The Guardian from London, Greater London, England on August 25, 1939 · 11
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The Guardian from London, Greater London, England · 11

London, Greater London, England
Issue Date:
Friday, August 25, 1939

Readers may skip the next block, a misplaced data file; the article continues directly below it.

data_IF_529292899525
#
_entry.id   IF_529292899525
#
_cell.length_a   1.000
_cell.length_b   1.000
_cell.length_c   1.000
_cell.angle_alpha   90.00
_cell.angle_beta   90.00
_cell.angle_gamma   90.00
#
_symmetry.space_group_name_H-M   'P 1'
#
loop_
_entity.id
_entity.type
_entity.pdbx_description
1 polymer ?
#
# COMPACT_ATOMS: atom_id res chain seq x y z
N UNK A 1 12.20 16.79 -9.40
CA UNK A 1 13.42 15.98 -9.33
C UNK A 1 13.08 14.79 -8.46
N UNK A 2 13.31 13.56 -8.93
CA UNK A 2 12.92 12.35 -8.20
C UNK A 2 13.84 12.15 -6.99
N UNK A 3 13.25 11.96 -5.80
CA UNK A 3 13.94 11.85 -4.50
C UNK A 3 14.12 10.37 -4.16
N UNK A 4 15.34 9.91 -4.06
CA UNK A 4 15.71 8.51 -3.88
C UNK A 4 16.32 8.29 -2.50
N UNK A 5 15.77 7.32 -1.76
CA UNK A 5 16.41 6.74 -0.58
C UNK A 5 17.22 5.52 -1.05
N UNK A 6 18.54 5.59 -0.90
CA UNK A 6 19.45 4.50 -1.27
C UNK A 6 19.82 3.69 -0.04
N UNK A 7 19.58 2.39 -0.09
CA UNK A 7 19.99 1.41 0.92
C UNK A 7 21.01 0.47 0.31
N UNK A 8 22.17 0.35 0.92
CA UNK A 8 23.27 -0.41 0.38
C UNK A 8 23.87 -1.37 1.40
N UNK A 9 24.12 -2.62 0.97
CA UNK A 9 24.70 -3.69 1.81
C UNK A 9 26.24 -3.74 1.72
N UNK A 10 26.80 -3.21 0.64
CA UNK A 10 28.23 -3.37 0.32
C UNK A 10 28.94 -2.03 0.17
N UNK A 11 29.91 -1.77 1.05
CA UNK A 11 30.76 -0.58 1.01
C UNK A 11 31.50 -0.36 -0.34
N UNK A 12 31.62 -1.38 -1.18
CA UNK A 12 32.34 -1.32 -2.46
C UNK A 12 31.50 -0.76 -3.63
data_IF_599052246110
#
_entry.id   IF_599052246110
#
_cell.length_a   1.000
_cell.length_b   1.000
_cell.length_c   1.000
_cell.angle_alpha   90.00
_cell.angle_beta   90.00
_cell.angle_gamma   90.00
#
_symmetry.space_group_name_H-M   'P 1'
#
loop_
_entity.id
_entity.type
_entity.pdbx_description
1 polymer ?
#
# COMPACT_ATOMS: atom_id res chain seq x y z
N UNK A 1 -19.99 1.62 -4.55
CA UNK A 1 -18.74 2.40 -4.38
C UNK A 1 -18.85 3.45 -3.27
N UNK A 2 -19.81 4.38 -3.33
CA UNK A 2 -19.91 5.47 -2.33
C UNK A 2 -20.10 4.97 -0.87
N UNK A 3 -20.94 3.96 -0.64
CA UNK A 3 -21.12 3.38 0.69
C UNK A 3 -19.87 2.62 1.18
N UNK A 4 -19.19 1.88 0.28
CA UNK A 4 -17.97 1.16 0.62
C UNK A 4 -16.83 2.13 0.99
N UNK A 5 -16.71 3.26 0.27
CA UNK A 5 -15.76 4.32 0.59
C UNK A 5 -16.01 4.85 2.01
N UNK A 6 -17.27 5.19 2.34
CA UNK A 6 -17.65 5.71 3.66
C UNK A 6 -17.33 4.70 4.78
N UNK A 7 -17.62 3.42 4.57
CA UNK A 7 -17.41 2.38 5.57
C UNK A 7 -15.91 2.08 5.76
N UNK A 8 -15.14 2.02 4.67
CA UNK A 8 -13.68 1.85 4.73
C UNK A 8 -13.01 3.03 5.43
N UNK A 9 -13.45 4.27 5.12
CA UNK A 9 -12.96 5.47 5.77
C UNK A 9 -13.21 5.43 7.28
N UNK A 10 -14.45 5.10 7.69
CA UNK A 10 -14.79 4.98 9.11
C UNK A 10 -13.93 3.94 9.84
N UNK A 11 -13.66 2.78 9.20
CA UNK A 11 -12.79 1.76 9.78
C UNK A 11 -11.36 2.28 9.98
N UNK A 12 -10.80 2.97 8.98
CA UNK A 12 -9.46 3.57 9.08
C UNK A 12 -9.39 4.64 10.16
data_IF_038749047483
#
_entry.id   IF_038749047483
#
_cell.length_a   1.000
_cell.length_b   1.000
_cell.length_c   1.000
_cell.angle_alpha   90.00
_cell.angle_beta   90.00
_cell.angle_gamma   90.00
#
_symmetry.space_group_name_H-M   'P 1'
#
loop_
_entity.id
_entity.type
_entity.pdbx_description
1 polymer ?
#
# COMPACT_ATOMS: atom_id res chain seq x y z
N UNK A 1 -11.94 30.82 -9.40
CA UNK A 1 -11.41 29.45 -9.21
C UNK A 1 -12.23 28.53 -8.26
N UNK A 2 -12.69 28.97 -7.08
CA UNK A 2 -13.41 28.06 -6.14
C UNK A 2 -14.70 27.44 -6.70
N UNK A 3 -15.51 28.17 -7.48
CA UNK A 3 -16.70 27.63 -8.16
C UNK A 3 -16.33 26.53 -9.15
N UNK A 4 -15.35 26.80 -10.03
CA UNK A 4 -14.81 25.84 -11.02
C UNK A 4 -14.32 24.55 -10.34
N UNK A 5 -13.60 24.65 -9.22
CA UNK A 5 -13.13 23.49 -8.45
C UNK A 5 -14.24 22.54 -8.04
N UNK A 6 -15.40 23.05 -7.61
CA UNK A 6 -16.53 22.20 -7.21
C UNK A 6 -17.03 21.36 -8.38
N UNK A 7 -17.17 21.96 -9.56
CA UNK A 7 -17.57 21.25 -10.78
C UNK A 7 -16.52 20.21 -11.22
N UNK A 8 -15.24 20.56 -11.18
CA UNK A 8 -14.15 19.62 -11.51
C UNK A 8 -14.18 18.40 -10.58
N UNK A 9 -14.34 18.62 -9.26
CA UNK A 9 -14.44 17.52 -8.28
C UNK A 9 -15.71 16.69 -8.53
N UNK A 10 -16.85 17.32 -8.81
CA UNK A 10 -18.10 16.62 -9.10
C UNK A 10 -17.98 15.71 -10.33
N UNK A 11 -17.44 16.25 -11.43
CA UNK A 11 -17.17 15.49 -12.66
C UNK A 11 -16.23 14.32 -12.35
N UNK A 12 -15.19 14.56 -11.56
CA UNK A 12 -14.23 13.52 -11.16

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THE MANCHESTER GUARDIAN, FRIDAY. AUGUST 25, 1939 11 A RESOLUTE BRITAIN Premier's Answer and Appeal to Germany HITLER IN COUNCIL LAST NIGHT President Roosevelt and the Pope Call for Peace While in a restrained and solemn speech the Prime Minister was telling the Commons yesterday of the British eagerness, in face of the "imminent peril of war," for a truce to incitements and an opening of negotiation, Hitler from Berchtesgaden and Von Ribbentrop from Moscow were on their way to Berlin. After their arrival last night all German leaders and generals in the capital were called to a conference with the Fuhrer, which was still continuing at a late hour. President Roosevelt, as in the last crisis, intervened with a peace appeal, on this occasion addressed to the King of Italy, in the name of the "unheard voices of, countless millions," who asked that they "shall not be vainly sacrificed again," and the Pope from the Vatican wireless station also broadcast a peace plea to Europe. Mr. Chamberlain's Speech Mr. Chamberlain, in a thirty-three minutes' speech in the House of Commons, spoke of British unity and determination, and of the message the Cabinet had sent to Hitler. In a striking passage near the end the Prime Minister said: If, despite all our efforts to find a way of peace and God knows I have tried my best if in spite of all that, we find ourselves forced to embark upon a struggle which is bound to be fraught with suffering and misery for all mankind, and the end of which no man can foresee ; if that should happen we shall not be fighting for the political future of a faraway city in a foreign land, we shall be fighting for the preservation of those principles of which I have spoken, the destruction of which would involve the destruction of all possibility of peace and security for the peoples of the world. Points from Mr. Chamberlain's speech are In the face of the "violent campaign." of the German press Polish, statesmen have shown great calm and self-restraint. German allegations of ill-treatment of Germans living in Poland " bear a strong resemblance to similar allegations made last year in respect of the Sudeten Germans in Czecho-Slovakia." - Military preparations have been made in Germany on such a scale that that country is now in a condition of complete readiness for war. At the beginning of this week we had word that German troops were beginning to move towards the Polish frontier. The announcement of the Russo-German non-aggression pact was " a surprise of a very unpleasant character." The Staff talks in Moscow had proceeded " on a basis of mutual trust, when this bombshell was flung down." In Berlin the announcement was hailed as a great diplomatic victory which removed any danger of war since we and France would no Speaking later in the debate, Mr. Chamberlain said : " We are face to face -with a very grave situation. We are not yet at war. Perhaps we may escape being at war at all." j Yesterday's assembly of Parliament served as a striking demon-. stration of national unity in face of grave events. Both Mr. Greenwood, for Labour, and Sir Archibald Sinclair, for the Liberals, fully supported the Prime Minister in his emphatic declaration that Britain would honour her pledge to Poland, Mr. Greenwood affirming that " if, unfortunately, the time comes when this policy has to be implemented the foe will not find us a disunited people." Emergency Bill Passed m The motion empowering the House to pass the Emergency Powers Bill through all its stages in one day was carried by 457 votes to 4. In introducing the bill Sir Samuel Hoare. the Home Secretary, said the powers asked for were wide, drastic, and flexible, but he gave an assurance that they would be applied with moderation, toleration, and common sense. The Government had no intention of using these powers for peace-time purposes. The Bill was given its second and third readings in the Commons without "a division. It left the Commons at 9 30 p.m., and three-quarters of an hour later it had passed through the 'House of Lords and had received the royal assent. The Commons adjourned until Thursday, the Premier saying that he thought it extremely likely that the House would be called together again before that day. President Roosevelt yesterday appealed to the King of Italy to help to avert war. The President said that the American people accept the fact that the smaller nations have an absolute right to maintain their national independence. The Pope, that Mm? dancer Was vasr, out SCHOOL TEACHERS RECALLED "Key" Workers in Evacuation In view of the present situation, says an official announcement, it is considered desirable that teachers from schools in the evacuating areas should return to . duty and report , at their schools to-morrow morning. . ; - This announcement applies to teachers serving in schools in . the following areas :,.. , tj-?, London, i Acton.frt Edmonton. Hornsey. m, Barking, : Word. Wdttja-jtow. Rochester. ; Chatoaro.lUiwjhm. Southamptott'.Portsmputo, Gosport-Liver-dooI. Bootle, Crosby. Birkeead. Wallasey, on-Type. Gat hadt Birmingham, Smeta- longer be likely to fulfil our obliga-ions to Poland. "We felt it our first duty to remove any such dangerous illusion." The object of the Premier's communication to Herr Hitler, delivered by the British Ambassador, was to leave no possible loophole for misunderstanding. We do not seek to claim a special interest for ourselves in Eastern Europe. We do not think of asking Germany to sacrifice her national interests, but we cannot agree that national interests can only be secured by the shedding of blood or the destruction of the independence of other States. We want to see established inter national order based upon mutual understanding and mutual confidence. Essential principles of such an order include the observance of international undertakings and the renunciation of force in the settlement of differences. Nothing that we have done or that we propose to do menaces the legitimate interests of Germany. appealing to rulers and peoples. mere 13 aim uuk. wick, Hull, Bradford, Leeds, Sheffield, and. in Scotland, Edinourgn, uiasgow, uunaee, Clydebank. Rosy th. ' The Government wishes to emphasise that this is not a notification, that evacuation is to take nlace. If evacua tion should become necessary full notice will be given and everyone concerned will be told what to do. The possibility of putting -an evacuation scheme for school children into operation depends, as is well .known; .on organisation by school units under the charge of the teachers.. ... Teachers ' are, therefore, key men and their : attendance at their posts, like that of other key men. is important under present conditions. PEACE APPEAL BY MR. ROOSEVELT .Message to the King of Italy NATIONAL RIGHTS President Roosevelt has sent a message to the King of Italy urging him to use his influence for peace. Americans in Rome say that the message was addressed solely to the King and it was taken personally by the American Ambassador to the King in his summer residence in the North of Italy. Count Ciano, says Reuter, has also gone to see the King to receive a decoration. He offered to take the message, but the Ambassador said be had instructions to deliver it personally, and the two men travelled together to the King. A copy of the message was sent to Mussolini through his Foreign Office after it had been received by the King. THE MESSAGE The following is the text of the President's message : Again a crisis in world affairs makes clear the responsibility of heads of nations for the fate of their own people, and indeed of humanity itself. It is because of the traditional accord between Italy and the United States and the ties of consanguinity between the millions of our citizens that I feel I can address your Majesty on behalf of the maintenance of world peace. It is my belief, and that of the American people, that your Majesty and your Majesty's Government can greatly influence the averting of an outbreak of war. Any general war would cause to suffer all the nations, whether belligerent or neutral, whether victors or vanquished, and would clearly bring devastation to the peoples and perhaps the Governments of some nations most directly concerned. ITALY'S ACHIEVEMENTS The friends of the Italian people, and among them the American people, could only regard with grief the destruction of the great achievements which European nations, and the Italian nation in particular, have attained in the past generation. We in America, having welded a homogenous r.ation out of many nationalities, often find it difficult to visualise the animosities which so often have created a crisis among nations of Europe which are smaller than ours in population and territory, but we accept the fact that these nations have an absolute right to maintain their national independence if they so desire. If that be a sound doctrine then it must apply to the weaker nations as well as the stronger. The acceptance of this means peace, because fear of aggression ends. The alternative, which means of necessity efforts by the strong to domin ate the weak, wm lead not only to war but to long future years of oppression on the part of the victors and rebellion on the part cf the vanquished so history teaches us On April 14 last I suggested in essence an understanding that no armed forces should attack or invade the territory of any other independent nation, and that this being assured discussions should be undertaken to seek progressive relief from the burden of armaments and open the avenues of international trade, including the sources of raw materials necessary for the peaceful economic life of each nation. CHRISTIAN IDEALS I said that in 'these discussions the United States would gladly take part, and such peaceful conversations would make it wholly possible for Governments other than the United States to enter into peaceful discussions of the political and territorial problems in which they are directly concerned. Were it possible for your Majesty's Government to formulate proposals for a pacific solution of the present crisis along these lines you are assured of the earnest sympathy of the United States. The Governments of Italy and the United States to-day advance those ideals of Christianity which of late seem so often to have been obscured. The unheard voices of countless millions of human beings ask that they shall not be vainly sacnncea again. Keuter. POPE'S APPEAL FOR PEACE There is Still Time " The Pope last night broadcast from the Vatican an appeal for peace that was addressed to " the rulers and the peoples."' The Pope said, " The danger is vast, but there is still time. Nothing is lost by peace. Everything is lost by war." He urged the rulers to " lay aside their arms and try to resolve the pi cacti i kjj m.. " - nW -method that is to sav. bv con sidered agreements," -and the peoples to "encourage we peacenu imuauve of their Governments." ON PAGE St TIm Rtmiaa Pact (from oar Maceow Correspondent) . Tim Moscow NagatUtiona (from oar Diplomatic Cuimpundcnt) The Pope's Peace Appeal Ob the Polish Frontier .(from o Warsaw Correspondent) ON OTHER PAGES : House of Lords. 19 Hoose of Commons ...1415 Lord: Halifax's Broadcast IS Bank Rate DonUed It Emergency Preparation in Man chester : IS Emergency Powers Bill ' It HITLER'S LONG MEETING WITH HIS WAR CHIEFS Into the Morning Hours PLAN AGAINST POLAND READY TO BE PUT INTO FORCE? Herr Hitler, Herr von Ribbentrop, and Field Marshal Goring met the German military chiefs in Berlin last night. The meeting began at seven o'clock and was still going on in the early hours of this morning. The general opinion in Berlin, reported Reuter this morning, was that Germany's decision regarding Poland is on the point of being carried out. Herr Forster, the Danzig Nazi leader, was yesterday declared to be the " Head of the Free City." It is suggested in Berlin that he can now ask for the protection of the Reich, and last night the official German News Agency significantly declared that Danzig was " encircled by Polish troops " and that the danger of an early attack was great. . Without giving any explanation the British and French military missions in Russia late last night suddenly reversed their decision to leave Moscow during the night. When they will now go is not known. Evacuation from Paris There has been a partial mobilisation in France and yesterday men were joining their units. At a long meeting of the Cabinet the new military measures taken were approved and the international situation was reviewed. The French authorities last night advised all those in Paris whose presence is not necessary to leave the capital while transport facilities are still available. Italy yesterday postponed the sailing of the Italian liners Conte di Savoia and Augustus for the United States. British residents in Germany have been urged to leave. EVENTS SWIFTLY MOVING IN BERLIN What Will the Day Bring? From our Correspondent Berlin, August 24. j Events of major importance have followed one another here to-day with such lightning speed that it is difficult to keep pace with them. The day opened with an announcement in huge letters on the front pages of the newspapers of the uncommonly speedy signing of the Berlin-Moscow pact. A rapid agreement had, however, been expected in well-informed quarters here who knew to what extent preparatory discussions had been carried. Special stress is laid on the fact that the pact is not only a non-aggression pact but also a consultative treaty, for this is held to ensure frequent discussions and thus close co-operation between Berlin and Moscow. Already Germany and Soviet Russia are spoken of here as the " two great Eastern Powers " who will now settle affairs among themselves in Eastern Europe, where they both have " vital rights " to protect. Herr von Ribbentrop, the German Foreign Minister, made a brief speech on his' arrival at Konigsberg this afternoon from Moscow, while his aeroplane was being refuelled before going to Berlin. He summed up the situation thus : The Fuhrer sent me to Moscow. This may have come as a surprise to many in Germany. But we National Socialists know that what the Fuhrer does is right. We experienced it again this time. Russia was to have been drawn into the encirclement front But the Fuhrer once more acted with lightning speed. He brought Russia out of the encirclement front "POLAND MOBILISES" The announcement of the signing of the pact was soon followed by reports from Danzig and Katowice stating that , military activity resembling a Polish mobilisation had been observed in the Polish Corridor and Polish Upper Silesia. The press came out with big headlines, " Poland mobilises." At the same time news was rushed out to the press of a third case of alleged shelling of a German 'plane, this time over Zoppot in Danzig territory, the case being regarded as particularly serious because bits of shell were reported to have fallen into the Zoppot streets. This shelling of German aeroplanes, of which, now three cases have been alleged, is regarded here as an act of aggression on the part of the! Polish Army, which, so it is said, lis considerably influenced by Chauvinists, whose aim is to precipitate war. 1 Then it became known that tne British Embassy had received instruc tions to advise all British residents to TRAINS IN COLLISION i Southport Excursions There was . a collision this morning between two excursion trains at Kirkby-in-Furness. About a dozen people were injured and others suffered from shock. 1 The trains were from Southport for places in Cumberland. One ran into the rear of the other as it was leaving Kirkby. Both lines were blocked. The .injured were taken to local hospitals. . ! " People in Paris whose presence in - . f ... i i. ...... xne civy.- J uut miusjicuasuic wave been advised to leave at once. leave the country in view of the "strained relations." Anyone inquiring of the Embassy or a British Consulate was given this advice.; Railway booking offices were soon besieged by people asking for tickets and reservations in sleepers. Then followed the news of the appointment by the Danzig Senate of Herr Forster as head of the Danzig State. When he made his big speech a few weeks ago in Danzig it was said abroad that he did not hold an official post and that therefore his words did not carry weight. Now, it is declared here, he can speak for Danzig and if he so chooses can place his Free City under the protection of the Reich. Reports of Poland's cutting of telephone communications and interrupting of railway and mail services with Danzig, and this evening more reports of the lining of Polish troops along the Danzig frontier only increased the tension. HITLER BACK IN BERLIN In the afternoon Herr Hitler arrived from Berchtesgaden and was greeted at the Chancellery by Field Marshal Goring, while a crowd of people solemnly watched his standard being hoisted on the mast on the Chancellery. He is accustomed to be in the capital in times of high political tension, for here he has his officers and advisers close to hand and can obtain a better survey of rapidly moving events than in his mountain retreat. All Cabinet Ministers and military leaders now in Berlin were summoned to the Chancellery to-night for a War Council. K had been thought by many here that the announcement of the Berlin-Moscow Pact would act as a deterring factor on the outbreak of hostilities, especially as Paris and London were reported to be utterly at a loss. The nation is realising gradually that it is not. Mr. Chamberlain's speech certainly meets with an unfavourable reception in political quarters here, where it is once more asked whether Great Britain really prefers to encourage Poland rather'than " call her to her senses." Britain and France are being made responsible for every act the Poles are- alleged to have committed, from the shelling of aeroplanes to the reported torturing of Germans and intentions to starve out Danzig. With Herr von. Ribbentrop back in Berlin and Herr Hitler also at the capital rumours are once more flying about, and the question which is uppermost in the minds of all is-what will the next twenty-four hours bring? B.B.C. BULLETINS Arrangements for To-day - From our Wireless Correspondent LoNDOw, Thursday. The B.B.C. has decided not to make apy radical increase in the number of news bulletins at present. ' Short announcements of news of special importance will be made on the National wavelength at 10 30 a.m. and 1 0 p.m. At other periods of the day the programmes , will be interrupted: in circumstances of real importance, such as the Premier's speech in the House of Commons to-day. . . Later - on there . may be . frequent bulletins' at stated times, which will be announced. ? 1,500,000 POLES UNDER ARMS Complete Readiness CALM ATMOSPHERE IN WARSAW Soviet " Assurance " From our own Correspondent Warsaw, August 24. No mobilisation orders have been issued yet. About half a million more reservists have been called up during the last twenty-four hours, and still more are being called up hourly. As they arrive they are put into uniform and sent to the frontier. The first to be called up were officers and specially trained technicians. It is expected that by midnight the Polish defending forces will be about 1,500,000 strong. All troop trains are moving towards the western frontier, and the entire Army is in a state of complete readi ness. " Poland would fight even if she' had to heht alone. It is our deeo con viction that if we are forced to fight we shall fight for Poland's and Europe's freedom," says an official statement broadcast to-night to the nation. SOVIET "ASSURANCE" Sir Howard Kennard, the British Ambassador, and M. Noel, the French Ambassador, were in conference with Colonel Beck, the Foreign Minister, to-day. Another and an unexpected caller at the Foreign Office was Mr. Scharonoff, the Soviet Ambassador, who, it is believed but not confirmed, brought an assurance that Russia attaches the utmost importance to her non-aggression pact with Poland and is in no way likely to give her new one with Germany greater value. The Inner Cabinet met to-night. Although political quarters do not hide their conviction that "zero hour" is approaching there is no panic nor any special nervousness. Street corners are watchea by special military units and policemen. Bridges and public buildings are guarded. The main post and telegraph offices have been taken over by the military authorities, and a large number of private motor-lorries have been requisitioned for the transport of material and fodder. Never theless, life eoes on almost normally. and although in the morning there was a feeling of anxiety in Warsaw the atmosohere this evening was calm. The shops are open, and there are no queues outside except at tne shops selling gas masks, business is normal, and prices have not risen. There is no special rush on the banks. Restaurants and theatres are full to-night. Only a small minority of the popu lation has left Warsaw, wnere large hotels have been reserved for mili tary purposes. The evacuation of some hospitals is reported from parts of Polish Silesia. Most of the officials in the German Embassy have left Warsaw, and the documents are being removed. German journalists are leaving to-night. INCIDENTS ON FRONTIER Serious incidents occurred on the Polish-German frontier to-day. A force of German frontier guards and a military patrol crossed from East Prussia and occupied an estate at a spot nearly a mile inside Polish territory. The Germans were forced back by the Poles. In Polish Silesia German military units attacked a number of frontier posts, and two Polish soldiers were seriously wounded. One of them was taken by the Germans into Germany. The Polish Embassy has sent a protest to the German authorities. At Rvhnik the Germans fired at the offices of the Polish Customs guard. A Polish diplomatic courier was arrested on the Polish-German frontier ; this is the first arrest of the kind that has occurred. A German bomber crossed into tne Teschen area near Bogumin, the important Polish railway junction, but was chased back to German territory by a Polish 'plane. The roiisn authorities have ordered an official protest. IN DANZIG Reports that the Polish-Danzia frontier was closed to-day are denied in official quarters to-night. Herr Forster's announcement proclaiming himself head of the Danzig State is regarded here as a further violation of the Danzig Statute. I understand that at present Poland is not to take anv action Th view ie that it is for the League of Nations and its Committee of Three, which is entrust ea to watch over the Free City, to decide. More than 120 Poles are retvrtd tn have been arrested in Danzig. Many of the arrests took place when Polish trains passed through Danzig territory. In Zoppot (Danzig) when the police searched trains several Poles protested, but the police pointed pistols at them and said that these gave them the right to search. LORD HALIFAX'S BROADCAST Lord HalifaT reaffirmed in a broad cast speech last night . that the Riasso-Genaan . pact could make no difference to the undertaking given by Britain to Poland. Among the countries to which Lord Halifax's speech was relayed were tne united states, r ranee, Scandinavia, Hungary, and South America. Later the speech was re-broadcast fully in German and in summary in French, Spanish, Italian, and Portu guese. RAILWAY STRIKE OFF - The -railwav 'strike, which- was to have taken place to-morrow midnight, definitely off.- ; :- .4 ; rFarthsr report on page "It ANOTHER DAY OF. PREPARATION Check on Exchange Dealings BANK RATE 4 P.C. Protecting National Art Treasures More measures taken yesterday to put Britain in a state of preparedness for war conditions included A Stock Exchange prohibition on dealings in Government and public securities at less prices than those applying on Wednesday. The raising of the Bank rate from 2 per cent to 4. Temporary closing of leading museums -and art galleries in London and the packing of national art treasures. The removal of the precious stained-glass windows of Canterbury Cathedral began yesterday as a precautionary measure. Under the direction of experts they will be taken to a secret place and buried. Plain-glass windows will be installed as substitutes. CONTINENTAL HOLIDAYS The Foreign Office last night advised holiday-makers intending to go to the Continent to postpone their holidays, as communications may become more difficult during next week. " TAKE YOUR GAS MASK" The Lord Privy Seal's Office stated yesterday that it had been reported that numbers of hop-pickers arriving on the Kentish hopfields had not brought their gas masks with them. " The Lord Privy Seal desires to remind the public of the instruction on this subject issued in the first public information leaflet : ' If you are going away for any length of tune remember to take your gas mask with you.' Those who ignore this advice may be running grave risks " SCREENING OF LIGHTS ouaicilicuk Kill me ..IGC111U Ui. JlBilfcb issued last nieht from Sir John Anderson's office says : It aoDenrs that manv neoDle still have the idea that lights need only be extinguished when an air-raid warning is sounded. It cannot be too clearly stated that from the moment a lighting order has been made no visible lights of any kind would be permitted. The black-out' would be automatic and continuous, and in any house or building where screening had not oeen carried out internal ilgnung would be forbidden altogether. The statement also urges all who have not yet made contact with their air-raid warden to do so "without delay." USE OF THE TELEPHONE JThe Postmaster General appeals to telephone users to limit conversations of non-essential character to the shortest possible minimum because of heavy demands on trunk end local lines. FOOTBALL TO-MORROW UNLESS . . Unless the international situation takes a more serious turn to-morrow's Football League programme will be carried out. A Football Association official said yesterday : " We are carrying on as usual unless we receive instructions from the authorities to cancel matches." At the Football League headquarters it was stated : i l C A . , 1 I 1 ... . . oaiixiaay s maicnes win taKe place unless there is war, in which case it is unlikely that the Government will allow big gatherings of people." POLICE LEAVE STOPPED All Metropolitan Police officers awav on holiday were recalled vestprrisv Officers due for leave have been asked to suspend their holidays. All other leave is also being stopped. Ambassador in London, issued the xouowing nonce yesieraay : The international situation has reached a point which makes it advisable for American travellers to leave England. We feel that it is our dub- to warn those Americans now in England that by remaining longer they are running the risk of inconvenience and possibly danger. All those who do not have any important reason for remaining are therefore urgd to return to the United States without delay. THE STOCK EXCHANGE Minimum Prices Business on the London Stock Exchange yesterday was done in abnormal conditions. The General Purposes Committee of the Stock Exchange ordered that British Funds, securities guaranteed by the Government under the Trade Facilities or other Acts, stocks of corporations and public boards of Great Britain and Northern Ireland, and Dominion, pro vincial, and colonial Government securities must not be negotiated at less than the lower of the prices quoted in the official lists of Wednesday. This meant the prices set out under the heading "Quotations August 23," and not prices marked under the heading " Business Done." . No lists of closing prices of bank and insurance shares were issued. . Dealings were declined by jobbers in the home railways market for a time, but eventually business was done at wide quotations indicating substantiallylower prices. The only market where there was any freedom'' of dealing was that for American securities, and atthe end of the day leading issues showed heavy losses. v COMMODITY MARKETS Commodity markets were inclined to idleness yesterday, not only because of the fear of war but because of the limitation of buyers that ;export embargoes" brought about, as; well as the raising of -the Bank rate. Raw sugar was -'nominally unaltered in price: and rubber though priced .easier, was deal t in in quantities n6t really adequate to test the market - Copper was. lower again, . but "cotton shot; urv c fear of supply difficulties. Wheat futures, lost nearly half - of a sharp r advance,-' on' weakening transatlantic advices..'-:"":"-